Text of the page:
It’s also a good idea to coordinate with your therapist prior to leaving so they know that you may be vulnerable at certain points during your trip. Ask if you can call them outside of office hours for impromptu or emergency sessions when needed.
You’re going on vacation to relax; not relapse. The last thing you should have to worry about is being triggered by a completely avoidable situation. Stay out of bars as much as possible and try to avoid other venues in which alcohol and drugs are readily available. If your friends or travel companions are planning to go to a club, party or bar, offer to split up for the night so you can do your own thing, like explore the city or cultural institutions in the area.
If going to a bar is absolutely unavoidable, for whatever reason, make sure you have your own way of getting home so you can leave if things get too tough.
Recovery is more than just giving up drugs and alcohol, it’s cultivating a physically and emotionally healthy lifestyle that nurtures nutrition, fitness, mindfulness and emotional wellness. Addiction is a chronic brain disease that can be triggered and exacerbated by things like diet and lack of exercise. For example, sugar, drugs and alcohol all cause intense surges of dopamine.
When you’re on vacation, keep your holistic health top of mind to avoid physiological pitfalls that can lead to sudden, unexpected cravings. Keep moving for at least 30 minutes a day, stay hydrated, go for walks, get fresh air and take it easy on overtly sugary and salty foods. If you take medication for withdrawal symptoms or maintenance, make sure you’re up to date with dosage and have an ample supply of meds you take every day.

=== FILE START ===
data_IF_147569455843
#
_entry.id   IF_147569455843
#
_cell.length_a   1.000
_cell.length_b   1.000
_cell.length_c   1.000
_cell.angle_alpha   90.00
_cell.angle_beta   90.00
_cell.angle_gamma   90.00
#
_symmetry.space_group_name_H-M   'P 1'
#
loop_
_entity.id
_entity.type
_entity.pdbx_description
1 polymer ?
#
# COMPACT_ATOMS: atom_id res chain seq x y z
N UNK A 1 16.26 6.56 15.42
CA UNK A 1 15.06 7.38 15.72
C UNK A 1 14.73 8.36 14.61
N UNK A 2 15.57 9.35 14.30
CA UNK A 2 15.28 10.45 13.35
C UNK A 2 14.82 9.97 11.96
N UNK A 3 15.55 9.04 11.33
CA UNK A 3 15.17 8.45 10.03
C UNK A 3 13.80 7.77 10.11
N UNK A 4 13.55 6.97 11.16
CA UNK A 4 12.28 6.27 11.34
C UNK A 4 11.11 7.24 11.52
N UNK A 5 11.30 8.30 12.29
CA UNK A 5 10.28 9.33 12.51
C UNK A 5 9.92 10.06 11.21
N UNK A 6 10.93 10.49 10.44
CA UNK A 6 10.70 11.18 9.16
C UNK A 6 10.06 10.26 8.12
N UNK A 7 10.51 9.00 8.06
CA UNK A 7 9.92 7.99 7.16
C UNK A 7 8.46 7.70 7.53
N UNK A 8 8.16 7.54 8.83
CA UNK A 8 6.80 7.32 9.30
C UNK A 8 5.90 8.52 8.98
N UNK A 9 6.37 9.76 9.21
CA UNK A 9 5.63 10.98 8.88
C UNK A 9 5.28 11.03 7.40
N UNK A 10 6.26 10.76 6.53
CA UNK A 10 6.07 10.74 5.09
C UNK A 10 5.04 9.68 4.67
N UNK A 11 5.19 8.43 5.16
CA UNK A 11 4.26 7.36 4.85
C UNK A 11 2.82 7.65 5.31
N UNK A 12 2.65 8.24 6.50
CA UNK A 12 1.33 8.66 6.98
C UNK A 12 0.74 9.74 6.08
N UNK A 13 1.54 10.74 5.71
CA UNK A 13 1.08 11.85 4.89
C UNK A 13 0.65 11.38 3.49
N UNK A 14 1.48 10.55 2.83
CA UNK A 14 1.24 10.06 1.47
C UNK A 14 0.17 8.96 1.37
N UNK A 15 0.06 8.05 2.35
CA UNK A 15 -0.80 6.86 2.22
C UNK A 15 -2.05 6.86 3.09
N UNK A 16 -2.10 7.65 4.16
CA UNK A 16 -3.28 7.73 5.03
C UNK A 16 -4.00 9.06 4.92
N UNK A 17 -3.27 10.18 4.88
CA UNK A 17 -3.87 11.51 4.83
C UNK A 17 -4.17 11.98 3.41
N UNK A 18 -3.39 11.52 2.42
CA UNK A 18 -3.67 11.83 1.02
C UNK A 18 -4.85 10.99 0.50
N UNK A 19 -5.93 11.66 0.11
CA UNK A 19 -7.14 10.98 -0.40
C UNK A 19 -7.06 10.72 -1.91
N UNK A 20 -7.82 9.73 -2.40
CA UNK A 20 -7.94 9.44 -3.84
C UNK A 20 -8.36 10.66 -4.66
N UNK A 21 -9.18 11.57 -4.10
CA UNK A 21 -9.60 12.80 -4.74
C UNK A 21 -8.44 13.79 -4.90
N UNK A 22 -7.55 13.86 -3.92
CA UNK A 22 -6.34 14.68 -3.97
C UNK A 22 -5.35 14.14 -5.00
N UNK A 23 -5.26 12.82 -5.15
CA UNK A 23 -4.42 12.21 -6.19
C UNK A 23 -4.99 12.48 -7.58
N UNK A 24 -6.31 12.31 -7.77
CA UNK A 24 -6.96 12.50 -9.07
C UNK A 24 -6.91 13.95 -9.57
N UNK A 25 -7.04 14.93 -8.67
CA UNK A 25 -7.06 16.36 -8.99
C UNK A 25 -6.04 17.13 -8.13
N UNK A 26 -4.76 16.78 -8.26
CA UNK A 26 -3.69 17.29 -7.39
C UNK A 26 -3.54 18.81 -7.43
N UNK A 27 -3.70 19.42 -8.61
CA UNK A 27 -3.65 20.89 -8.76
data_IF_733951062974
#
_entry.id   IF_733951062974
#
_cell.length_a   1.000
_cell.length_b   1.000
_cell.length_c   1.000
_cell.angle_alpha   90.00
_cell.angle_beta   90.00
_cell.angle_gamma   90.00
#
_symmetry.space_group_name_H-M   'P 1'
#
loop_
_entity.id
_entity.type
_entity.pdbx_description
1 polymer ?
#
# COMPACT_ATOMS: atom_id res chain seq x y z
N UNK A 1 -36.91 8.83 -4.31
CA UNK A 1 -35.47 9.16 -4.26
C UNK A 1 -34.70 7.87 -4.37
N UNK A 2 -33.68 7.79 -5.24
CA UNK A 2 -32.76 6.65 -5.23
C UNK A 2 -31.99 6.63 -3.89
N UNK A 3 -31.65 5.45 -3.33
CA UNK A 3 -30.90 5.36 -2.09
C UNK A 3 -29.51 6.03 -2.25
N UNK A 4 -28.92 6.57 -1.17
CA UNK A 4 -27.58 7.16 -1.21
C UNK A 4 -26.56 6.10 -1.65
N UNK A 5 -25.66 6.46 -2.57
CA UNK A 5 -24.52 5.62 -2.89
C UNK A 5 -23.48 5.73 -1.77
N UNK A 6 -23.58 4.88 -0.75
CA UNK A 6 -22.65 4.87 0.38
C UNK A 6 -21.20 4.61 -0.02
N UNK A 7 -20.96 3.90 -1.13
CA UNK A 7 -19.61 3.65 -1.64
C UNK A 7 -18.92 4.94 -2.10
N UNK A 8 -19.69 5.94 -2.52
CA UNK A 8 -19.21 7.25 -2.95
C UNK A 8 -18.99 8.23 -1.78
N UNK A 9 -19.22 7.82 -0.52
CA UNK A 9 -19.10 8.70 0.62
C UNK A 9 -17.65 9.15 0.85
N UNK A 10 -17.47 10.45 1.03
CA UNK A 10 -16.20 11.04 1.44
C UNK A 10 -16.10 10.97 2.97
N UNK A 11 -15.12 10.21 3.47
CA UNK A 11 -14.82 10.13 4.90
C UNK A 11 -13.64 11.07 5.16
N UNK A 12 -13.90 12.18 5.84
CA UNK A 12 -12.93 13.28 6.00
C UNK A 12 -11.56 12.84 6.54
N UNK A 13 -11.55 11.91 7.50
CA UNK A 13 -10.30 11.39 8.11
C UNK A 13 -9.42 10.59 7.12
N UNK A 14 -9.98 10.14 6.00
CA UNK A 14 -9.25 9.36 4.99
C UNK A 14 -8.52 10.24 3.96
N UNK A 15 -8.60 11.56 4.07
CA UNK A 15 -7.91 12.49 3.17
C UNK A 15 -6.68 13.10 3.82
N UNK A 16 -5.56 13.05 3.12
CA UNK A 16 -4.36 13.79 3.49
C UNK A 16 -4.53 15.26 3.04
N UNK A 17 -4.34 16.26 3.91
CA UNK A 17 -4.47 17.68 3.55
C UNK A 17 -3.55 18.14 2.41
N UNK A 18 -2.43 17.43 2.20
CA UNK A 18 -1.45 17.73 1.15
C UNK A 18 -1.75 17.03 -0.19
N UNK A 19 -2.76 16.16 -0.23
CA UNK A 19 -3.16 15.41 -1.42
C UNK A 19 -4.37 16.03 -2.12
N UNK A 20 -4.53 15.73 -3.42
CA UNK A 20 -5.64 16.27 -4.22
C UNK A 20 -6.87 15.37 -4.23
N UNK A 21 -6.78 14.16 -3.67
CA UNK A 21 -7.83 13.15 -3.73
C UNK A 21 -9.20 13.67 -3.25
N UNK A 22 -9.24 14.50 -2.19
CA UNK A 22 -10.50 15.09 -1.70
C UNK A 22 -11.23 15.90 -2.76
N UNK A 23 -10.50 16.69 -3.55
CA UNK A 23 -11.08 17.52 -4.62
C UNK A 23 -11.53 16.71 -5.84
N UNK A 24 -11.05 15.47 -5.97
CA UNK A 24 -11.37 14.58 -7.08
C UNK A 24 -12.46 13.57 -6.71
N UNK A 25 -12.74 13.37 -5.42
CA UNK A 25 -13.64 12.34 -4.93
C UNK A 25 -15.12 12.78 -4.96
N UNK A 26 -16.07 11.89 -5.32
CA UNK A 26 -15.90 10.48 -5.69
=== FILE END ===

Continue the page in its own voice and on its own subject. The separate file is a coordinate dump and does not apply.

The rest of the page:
Recovery is very much about self-awareness. You know yourself, you know your threshold for temptation and you know how you act when you engage with certain people, places and things. If you don’t think you’re ready to spend a week with your friends who haven’t given up drinking or drug use yet without succumbing to relapse, make other vacation plans. When you plan your vacation, do it around the theme of cultural exploration or leisure rather than just partying. Pack your daily itinerary with activities to give you plenty of things to do with minimal downtime. Finally, if you’re new to recovery and don’t feel ready to go outside of your support system, you don’t have to.
Don’t forget to lean on the coping strategies and evidence-based techniques you learned in treatment. Use the insights you gained in your program to your advantage. Rehab is meant to help you get through tough everyday situations, including travel and social interaction, without succumbing to alcohol or drug use. When you’re getting ready to travel this summer, don’t forget to pack your recovery plan with your swimsuit, sunblock and flip-flops. Have fun!
About the Author
Dominic Nicosia is a New Jersey-based journalist and content writer covering addiction care and mental health. He currently serves as Senior Content Writer for Recovery Unplugged Treatment Centers, a national addiction treatment organization that offers a full continuum of care and uses music to help people more readily embrace the treatment process.